Oct 5, 2020
Marianne is a Norwegian artist who centres her attention on topics about perception and how it influences history, truth and facts. In her series 'An Authentic Relation', Marianne revisits and depicts the scenes of an old diary found in the island of Ascension, questioning thus the idea of history and how it can be transformed into fiction. By focusing her attention on the rugged island terrain, Marianne creates an atemporal atmosphere that transports us to the time in which the diary was written and lets us imagine and recreate the story of its owner, opening the door then to multiple stories and interpretations.
am - First of all thank you very much for your contribution to our project. Can you please introduce yourself for us?
MB - I live and work in Bodø, Norway. I did my MA at London College of Arts, University of the Arts London, and after eight years in London I moved back to Norway. In Bodø, I run a studio called NOUA in collaboration with my partner Dan Mariner. NOUA is a platform for temporary events as talks, seminars and exhibitions and promote debate and dialogue around photography and contemporary art. NOUA also houses my production facilities as an artist, including darkroom, carpentry workshop, etc. So, on a day to day business I am running my artist practice from there, and at the moment I am working on two solo shows for 2021, as well as being in the early stages of producing a new photobook. For these works I do the entire process in my studio, from staging, shooting, developing, enlarging and mounting the work. At the moment I am also working with small sculptural installations and casts.
am - How did you start in photography?
MB - I pretty much went straight into photography when I started studying, and had not done too much before that actually. I did my BA combined with Photography & Social Anthropology, and then gradually changed my practice to be more research based, before staring my MA.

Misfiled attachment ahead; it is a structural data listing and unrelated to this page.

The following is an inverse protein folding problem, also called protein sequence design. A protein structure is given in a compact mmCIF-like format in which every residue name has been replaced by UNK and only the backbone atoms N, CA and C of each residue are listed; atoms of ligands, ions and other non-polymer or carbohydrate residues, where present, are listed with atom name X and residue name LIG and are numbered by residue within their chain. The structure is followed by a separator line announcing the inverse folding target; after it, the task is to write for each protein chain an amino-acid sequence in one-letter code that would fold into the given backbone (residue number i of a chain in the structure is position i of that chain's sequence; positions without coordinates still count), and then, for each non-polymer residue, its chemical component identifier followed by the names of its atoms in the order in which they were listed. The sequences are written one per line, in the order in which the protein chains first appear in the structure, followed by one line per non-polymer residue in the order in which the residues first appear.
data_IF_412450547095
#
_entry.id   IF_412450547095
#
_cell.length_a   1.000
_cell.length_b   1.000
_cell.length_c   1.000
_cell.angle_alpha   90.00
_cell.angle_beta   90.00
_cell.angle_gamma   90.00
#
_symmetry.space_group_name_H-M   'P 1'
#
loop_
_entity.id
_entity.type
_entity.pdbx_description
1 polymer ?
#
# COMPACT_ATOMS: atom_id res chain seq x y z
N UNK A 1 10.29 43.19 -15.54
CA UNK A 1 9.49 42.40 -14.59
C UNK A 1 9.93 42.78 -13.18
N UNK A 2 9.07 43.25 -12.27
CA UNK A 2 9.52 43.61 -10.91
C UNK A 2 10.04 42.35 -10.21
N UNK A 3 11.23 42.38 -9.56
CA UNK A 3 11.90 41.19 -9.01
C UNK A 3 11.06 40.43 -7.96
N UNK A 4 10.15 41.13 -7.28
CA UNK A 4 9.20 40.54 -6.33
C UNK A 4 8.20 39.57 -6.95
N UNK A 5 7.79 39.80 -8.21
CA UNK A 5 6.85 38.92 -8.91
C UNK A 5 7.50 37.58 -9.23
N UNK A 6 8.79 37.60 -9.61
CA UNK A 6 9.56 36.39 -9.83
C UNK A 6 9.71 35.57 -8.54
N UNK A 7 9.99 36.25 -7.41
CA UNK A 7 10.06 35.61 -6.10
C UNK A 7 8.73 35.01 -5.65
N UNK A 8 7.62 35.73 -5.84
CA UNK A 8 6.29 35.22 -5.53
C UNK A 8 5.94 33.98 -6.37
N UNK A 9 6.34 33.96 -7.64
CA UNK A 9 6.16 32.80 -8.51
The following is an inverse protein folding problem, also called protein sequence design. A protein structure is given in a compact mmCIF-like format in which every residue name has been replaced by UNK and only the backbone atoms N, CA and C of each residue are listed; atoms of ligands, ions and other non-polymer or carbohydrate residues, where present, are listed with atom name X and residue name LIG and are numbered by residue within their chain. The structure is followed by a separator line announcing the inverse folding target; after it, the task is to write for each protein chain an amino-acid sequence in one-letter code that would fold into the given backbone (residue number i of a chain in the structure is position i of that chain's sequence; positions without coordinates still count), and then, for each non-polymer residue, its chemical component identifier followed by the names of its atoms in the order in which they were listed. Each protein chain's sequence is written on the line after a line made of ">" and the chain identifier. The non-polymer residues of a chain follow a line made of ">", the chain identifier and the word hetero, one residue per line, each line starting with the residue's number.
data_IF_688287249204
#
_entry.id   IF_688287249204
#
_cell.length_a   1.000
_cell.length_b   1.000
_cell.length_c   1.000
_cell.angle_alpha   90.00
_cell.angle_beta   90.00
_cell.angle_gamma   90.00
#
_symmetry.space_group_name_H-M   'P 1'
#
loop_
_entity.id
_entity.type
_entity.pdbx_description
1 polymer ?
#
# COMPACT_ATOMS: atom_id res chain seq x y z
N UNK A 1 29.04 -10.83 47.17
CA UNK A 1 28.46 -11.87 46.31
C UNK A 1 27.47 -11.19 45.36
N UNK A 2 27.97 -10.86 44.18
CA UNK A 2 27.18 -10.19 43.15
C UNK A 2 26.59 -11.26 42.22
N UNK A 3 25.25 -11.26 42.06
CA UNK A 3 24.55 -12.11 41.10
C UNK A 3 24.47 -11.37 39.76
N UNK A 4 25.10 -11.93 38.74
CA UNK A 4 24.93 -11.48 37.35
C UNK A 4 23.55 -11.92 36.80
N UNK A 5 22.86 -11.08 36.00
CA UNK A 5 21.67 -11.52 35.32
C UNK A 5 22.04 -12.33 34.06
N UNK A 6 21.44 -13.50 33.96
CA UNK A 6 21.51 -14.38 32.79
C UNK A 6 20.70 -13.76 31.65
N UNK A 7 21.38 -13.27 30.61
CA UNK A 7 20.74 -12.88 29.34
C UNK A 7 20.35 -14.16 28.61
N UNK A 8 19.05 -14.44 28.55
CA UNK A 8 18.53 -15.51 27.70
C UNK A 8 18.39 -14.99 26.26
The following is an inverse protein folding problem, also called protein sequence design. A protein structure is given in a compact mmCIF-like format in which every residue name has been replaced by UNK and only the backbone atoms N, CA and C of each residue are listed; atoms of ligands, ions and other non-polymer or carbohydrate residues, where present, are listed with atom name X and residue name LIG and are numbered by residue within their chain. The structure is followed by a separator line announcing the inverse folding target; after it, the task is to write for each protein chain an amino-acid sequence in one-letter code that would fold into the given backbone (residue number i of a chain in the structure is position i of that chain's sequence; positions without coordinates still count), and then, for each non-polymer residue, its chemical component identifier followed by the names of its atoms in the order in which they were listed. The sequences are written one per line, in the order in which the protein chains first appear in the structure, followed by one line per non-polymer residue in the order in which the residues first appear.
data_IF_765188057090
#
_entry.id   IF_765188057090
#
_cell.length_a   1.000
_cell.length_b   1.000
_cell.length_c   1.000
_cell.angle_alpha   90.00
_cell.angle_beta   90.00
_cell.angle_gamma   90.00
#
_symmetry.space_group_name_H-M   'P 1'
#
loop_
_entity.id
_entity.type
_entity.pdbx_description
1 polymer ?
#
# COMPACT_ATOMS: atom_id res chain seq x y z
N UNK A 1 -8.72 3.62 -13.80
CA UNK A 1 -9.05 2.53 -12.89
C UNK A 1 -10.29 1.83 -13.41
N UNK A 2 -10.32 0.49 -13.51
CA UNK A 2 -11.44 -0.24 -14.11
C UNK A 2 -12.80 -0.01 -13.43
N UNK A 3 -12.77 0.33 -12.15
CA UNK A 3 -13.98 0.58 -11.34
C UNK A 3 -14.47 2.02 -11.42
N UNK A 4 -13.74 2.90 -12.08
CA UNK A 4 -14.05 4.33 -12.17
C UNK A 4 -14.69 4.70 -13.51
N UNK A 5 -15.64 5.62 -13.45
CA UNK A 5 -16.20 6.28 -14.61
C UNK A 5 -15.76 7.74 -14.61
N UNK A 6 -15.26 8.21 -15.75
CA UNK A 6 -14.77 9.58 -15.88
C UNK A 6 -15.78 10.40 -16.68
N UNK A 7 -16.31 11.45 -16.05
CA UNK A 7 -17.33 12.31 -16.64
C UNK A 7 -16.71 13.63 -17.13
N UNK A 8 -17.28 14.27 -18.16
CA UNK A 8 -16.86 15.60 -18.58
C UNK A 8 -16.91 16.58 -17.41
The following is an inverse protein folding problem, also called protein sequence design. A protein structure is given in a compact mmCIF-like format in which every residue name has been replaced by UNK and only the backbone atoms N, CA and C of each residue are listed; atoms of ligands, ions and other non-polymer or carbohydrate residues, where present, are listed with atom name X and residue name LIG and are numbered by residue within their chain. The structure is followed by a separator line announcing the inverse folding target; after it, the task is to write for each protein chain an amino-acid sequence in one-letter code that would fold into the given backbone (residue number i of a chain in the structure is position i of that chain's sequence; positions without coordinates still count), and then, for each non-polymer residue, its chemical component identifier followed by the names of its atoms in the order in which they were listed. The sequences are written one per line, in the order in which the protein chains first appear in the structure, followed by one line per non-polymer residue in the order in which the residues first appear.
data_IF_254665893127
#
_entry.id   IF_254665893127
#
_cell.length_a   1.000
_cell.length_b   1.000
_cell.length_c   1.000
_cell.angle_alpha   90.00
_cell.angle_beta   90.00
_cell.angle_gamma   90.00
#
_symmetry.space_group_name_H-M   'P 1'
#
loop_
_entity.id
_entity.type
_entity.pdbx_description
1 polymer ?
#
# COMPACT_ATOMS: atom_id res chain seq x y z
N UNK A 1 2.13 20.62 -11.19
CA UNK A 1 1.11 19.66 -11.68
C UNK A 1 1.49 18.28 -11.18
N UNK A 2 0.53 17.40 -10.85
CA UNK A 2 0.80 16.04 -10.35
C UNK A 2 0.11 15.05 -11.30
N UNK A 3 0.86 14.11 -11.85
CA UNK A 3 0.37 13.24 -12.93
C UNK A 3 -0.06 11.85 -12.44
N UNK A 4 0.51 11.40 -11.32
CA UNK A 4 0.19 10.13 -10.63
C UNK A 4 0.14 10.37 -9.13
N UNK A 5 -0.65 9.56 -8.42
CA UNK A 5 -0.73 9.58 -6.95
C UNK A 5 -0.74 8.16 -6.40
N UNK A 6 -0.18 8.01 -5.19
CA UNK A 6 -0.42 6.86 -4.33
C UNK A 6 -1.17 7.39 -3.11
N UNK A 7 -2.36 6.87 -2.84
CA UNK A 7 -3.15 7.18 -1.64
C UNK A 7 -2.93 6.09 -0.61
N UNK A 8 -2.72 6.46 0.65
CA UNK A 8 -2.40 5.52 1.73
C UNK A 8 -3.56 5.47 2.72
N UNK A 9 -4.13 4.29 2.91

am - What inspires your work?
MB - I am driven by a fascination with the fact that what we consider to be knowledge, truth and facts change over place and time. I am inspired by the audience's encounter with, and perception of art, and in particular by the audience's perception of documented science and history versus photography's ability to reflect the world around us.
am - What is 'An Authentic Relation' about?
MB - The work 'An Authentic Relation' is based on a diary found on the barren and desolate South-Atlantic island of Ascension in 1726. The diary belonged to the solider Leenert Hasenbosch, who one year earlier was left as a prisoner on the island as a punishment for sodomy. The diary contains detailed descriptions from the first day of his arrival until the last day of his life, six months later. The book was brought to England and has since been published in several versions; the story has through time been fabricated and twisted several times.
The work presents photographs from a trip to Ascension Island, accompanied with the original diary; a constellation of documentation, culminating in an overall feeling of distance and displacement, questioning our idea about history, not as fortified facts, but as possible fiction. Through the work, one navigates between text and images, forming an incomplete experience of the story; the immediate apparent gets obliterated and one receives access to an incomparable world – composed by the connections between photography, text and object but separated by history and time.
The images are being repeated throughout the work in obvious and less obvious ways; existing on their own and in an intertwining web of echoes and references, without being more than a reference to something that once was.
am - Who are your favourite photographers / artists?
MB - Though question, there are so many inspiring artists around, and continuously I keep discovering new artists who inspire me. I am a fan of a whole variation of artists from Daniel Shea, Becky Beasley, Daniel Gustav Cramer, Caroline Corbasson, Vija Celmins to Katie Paterson, Alicja Kwade and Claudia Wieser, all for different reasons.
am - What is your favourite photo book?
MB - Again, it is really hard to mention just one book. But, if I have to say one right now, it would be Batia Suter’s ‘Parallel Encyclopedia #2’.
am - Thank you very much for your time and your contribution to analog magazine.